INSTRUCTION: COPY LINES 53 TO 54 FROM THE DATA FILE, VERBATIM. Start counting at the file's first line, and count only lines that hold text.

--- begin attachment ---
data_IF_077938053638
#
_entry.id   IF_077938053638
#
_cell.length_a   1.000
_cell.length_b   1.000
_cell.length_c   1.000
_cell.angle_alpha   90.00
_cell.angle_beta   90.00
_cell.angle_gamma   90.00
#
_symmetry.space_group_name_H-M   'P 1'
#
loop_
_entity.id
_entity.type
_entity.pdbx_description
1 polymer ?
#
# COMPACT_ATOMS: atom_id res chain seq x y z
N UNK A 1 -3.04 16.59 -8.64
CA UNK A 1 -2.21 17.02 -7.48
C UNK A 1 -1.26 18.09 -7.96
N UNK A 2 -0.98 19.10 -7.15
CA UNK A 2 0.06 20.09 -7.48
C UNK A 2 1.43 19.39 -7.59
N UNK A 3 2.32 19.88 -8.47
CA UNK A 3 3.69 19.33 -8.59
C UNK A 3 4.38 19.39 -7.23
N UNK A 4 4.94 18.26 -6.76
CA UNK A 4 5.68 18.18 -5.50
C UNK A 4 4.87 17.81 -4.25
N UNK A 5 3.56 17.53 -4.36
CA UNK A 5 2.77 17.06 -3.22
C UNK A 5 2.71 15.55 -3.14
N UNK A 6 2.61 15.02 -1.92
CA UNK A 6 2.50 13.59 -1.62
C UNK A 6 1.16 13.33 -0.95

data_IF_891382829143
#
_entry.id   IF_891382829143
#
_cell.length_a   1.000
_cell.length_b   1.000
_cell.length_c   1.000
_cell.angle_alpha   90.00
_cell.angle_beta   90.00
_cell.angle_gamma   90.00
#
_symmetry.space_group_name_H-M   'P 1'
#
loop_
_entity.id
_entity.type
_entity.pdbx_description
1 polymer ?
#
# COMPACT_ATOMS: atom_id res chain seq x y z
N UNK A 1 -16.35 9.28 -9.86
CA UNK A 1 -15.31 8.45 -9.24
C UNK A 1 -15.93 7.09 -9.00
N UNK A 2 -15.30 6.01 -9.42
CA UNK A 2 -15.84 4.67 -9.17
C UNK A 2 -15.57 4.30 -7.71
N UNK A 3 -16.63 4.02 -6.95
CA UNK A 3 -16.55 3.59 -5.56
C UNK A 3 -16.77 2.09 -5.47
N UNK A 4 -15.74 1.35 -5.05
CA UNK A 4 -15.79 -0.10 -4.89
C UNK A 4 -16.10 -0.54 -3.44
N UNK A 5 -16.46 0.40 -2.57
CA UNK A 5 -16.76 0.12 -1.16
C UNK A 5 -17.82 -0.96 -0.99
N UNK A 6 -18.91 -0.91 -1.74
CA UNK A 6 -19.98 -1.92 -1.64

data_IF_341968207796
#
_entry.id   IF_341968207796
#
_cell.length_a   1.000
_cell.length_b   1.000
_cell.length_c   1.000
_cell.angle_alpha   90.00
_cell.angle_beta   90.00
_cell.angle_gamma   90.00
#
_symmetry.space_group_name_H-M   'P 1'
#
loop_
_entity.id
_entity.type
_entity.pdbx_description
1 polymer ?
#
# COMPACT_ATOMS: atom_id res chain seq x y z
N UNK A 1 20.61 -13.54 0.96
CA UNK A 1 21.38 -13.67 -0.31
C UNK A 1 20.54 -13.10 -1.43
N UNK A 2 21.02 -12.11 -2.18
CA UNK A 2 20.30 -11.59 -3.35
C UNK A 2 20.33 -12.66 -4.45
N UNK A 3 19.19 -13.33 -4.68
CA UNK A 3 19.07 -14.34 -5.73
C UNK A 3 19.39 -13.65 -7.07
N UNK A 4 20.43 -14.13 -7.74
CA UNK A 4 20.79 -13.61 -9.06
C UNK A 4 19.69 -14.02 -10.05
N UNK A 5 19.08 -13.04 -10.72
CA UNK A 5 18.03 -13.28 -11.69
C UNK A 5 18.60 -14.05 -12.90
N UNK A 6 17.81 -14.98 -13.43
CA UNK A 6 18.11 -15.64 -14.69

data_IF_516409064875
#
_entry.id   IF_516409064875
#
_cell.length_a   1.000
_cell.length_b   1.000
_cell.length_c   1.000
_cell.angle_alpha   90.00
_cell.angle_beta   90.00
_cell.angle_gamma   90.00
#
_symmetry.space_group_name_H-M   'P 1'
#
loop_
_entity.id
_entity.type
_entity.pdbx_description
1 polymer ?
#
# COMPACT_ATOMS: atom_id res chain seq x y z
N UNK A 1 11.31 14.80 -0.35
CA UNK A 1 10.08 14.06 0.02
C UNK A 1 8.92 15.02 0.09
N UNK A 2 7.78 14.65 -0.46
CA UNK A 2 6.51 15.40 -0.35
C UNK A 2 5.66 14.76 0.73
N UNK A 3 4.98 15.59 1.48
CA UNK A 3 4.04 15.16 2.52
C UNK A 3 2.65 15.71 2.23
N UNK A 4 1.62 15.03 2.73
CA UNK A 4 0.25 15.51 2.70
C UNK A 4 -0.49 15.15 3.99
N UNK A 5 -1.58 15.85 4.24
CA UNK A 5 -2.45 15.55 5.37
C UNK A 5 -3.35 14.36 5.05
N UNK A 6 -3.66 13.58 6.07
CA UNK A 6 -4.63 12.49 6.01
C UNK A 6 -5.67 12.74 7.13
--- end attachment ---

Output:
_entity.id
_entity.type